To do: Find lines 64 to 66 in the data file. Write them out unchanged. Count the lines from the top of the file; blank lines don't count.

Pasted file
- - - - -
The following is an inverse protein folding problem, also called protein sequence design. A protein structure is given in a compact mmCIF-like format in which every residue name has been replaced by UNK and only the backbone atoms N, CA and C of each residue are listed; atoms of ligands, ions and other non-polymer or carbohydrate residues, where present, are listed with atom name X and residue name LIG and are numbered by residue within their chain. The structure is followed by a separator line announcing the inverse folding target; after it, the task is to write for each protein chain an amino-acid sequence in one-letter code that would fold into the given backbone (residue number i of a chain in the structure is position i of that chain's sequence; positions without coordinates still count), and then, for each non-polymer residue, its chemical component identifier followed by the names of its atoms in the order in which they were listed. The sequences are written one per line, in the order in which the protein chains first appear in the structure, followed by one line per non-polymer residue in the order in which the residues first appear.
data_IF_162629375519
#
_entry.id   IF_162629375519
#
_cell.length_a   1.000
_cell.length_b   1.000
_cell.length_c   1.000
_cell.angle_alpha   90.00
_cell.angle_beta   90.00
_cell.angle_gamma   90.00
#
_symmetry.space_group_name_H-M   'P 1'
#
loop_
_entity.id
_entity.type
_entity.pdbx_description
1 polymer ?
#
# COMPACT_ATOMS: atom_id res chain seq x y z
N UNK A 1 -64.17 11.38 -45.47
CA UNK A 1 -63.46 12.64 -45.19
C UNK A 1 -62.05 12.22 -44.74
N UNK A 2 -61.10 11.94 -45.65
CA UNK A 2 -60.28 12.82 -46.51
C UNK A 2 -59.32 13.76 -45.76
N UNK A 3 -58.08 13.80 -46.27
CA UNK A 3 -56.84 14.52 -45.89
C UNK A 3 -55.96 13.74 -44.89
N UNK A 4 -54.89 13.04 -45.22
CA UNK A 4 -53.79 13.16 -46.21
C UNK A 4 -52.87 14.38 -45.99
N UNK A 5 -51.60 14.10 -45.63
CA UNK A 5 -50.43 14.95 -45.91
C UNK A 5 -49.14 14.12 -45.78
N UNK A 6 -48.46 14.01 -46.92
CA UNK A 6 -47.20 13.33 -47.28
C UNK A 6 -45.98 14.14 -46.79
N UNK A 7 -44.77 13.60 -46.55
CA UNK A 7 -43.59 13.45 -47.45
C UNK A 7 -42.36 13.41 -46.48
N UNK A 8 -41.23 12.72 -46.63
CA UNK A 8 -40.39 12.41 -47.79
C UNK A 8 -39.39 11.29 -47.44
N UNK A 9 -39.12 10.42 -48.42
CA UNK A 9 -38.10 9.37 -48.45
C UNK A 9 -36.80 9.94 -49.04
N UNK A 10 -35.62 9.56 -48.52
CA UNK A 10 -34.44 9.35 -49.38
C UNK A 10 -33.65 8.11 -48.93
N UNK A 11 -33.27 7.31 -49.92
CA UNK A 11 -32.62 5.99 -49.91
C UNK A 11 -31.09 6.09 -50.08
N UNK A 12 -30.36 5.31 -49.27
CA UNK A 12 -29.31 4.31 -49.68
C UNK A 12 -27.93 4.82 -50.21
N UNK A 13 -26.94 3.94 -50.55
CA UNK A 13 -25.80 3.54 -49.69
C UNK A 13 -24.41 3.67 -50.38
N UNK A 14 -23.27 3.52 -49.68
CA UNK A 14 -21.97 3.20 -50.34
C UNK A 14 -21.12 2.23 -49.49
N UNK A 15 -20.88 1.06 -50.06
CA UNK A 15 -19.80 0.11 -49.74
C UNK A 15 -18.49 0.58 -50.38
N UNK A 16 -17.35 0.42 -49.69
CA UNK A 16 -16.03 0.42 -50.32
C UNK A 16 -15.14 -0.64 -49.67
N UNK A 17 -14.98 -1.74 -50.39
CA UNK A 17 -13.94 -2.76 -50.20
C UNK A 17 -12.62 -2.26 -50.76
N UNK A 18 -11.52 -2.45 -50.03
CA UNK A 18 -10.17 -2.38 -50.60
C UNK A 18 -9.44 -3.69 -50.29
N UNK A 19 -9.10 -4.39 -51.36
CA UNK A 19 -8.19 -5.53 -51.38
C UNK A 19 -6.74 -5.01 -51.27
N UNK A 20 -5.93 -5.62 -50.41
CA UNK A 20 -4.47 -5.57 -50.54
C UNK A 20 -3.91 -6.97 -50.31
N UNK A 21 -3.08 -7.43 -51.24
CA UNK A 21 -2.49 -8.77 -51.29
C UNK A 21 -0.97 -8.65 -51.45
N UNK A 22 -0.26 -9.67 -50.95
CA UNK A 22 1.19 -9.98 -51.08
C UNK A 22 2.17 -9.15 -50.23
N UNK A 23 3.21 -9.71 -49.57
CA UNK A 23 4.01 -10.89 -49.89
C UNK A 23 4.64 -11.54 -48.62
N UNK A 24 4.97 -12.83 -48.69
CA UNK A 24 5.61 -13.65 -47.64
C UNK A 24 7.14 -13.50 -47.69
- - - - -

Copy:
N UNK A 15 -20.88 1.06 -50.06
CA UNK A 15 -19.80 0.11 -49.74
C UNK A 15 -18.49 0.58 -50.38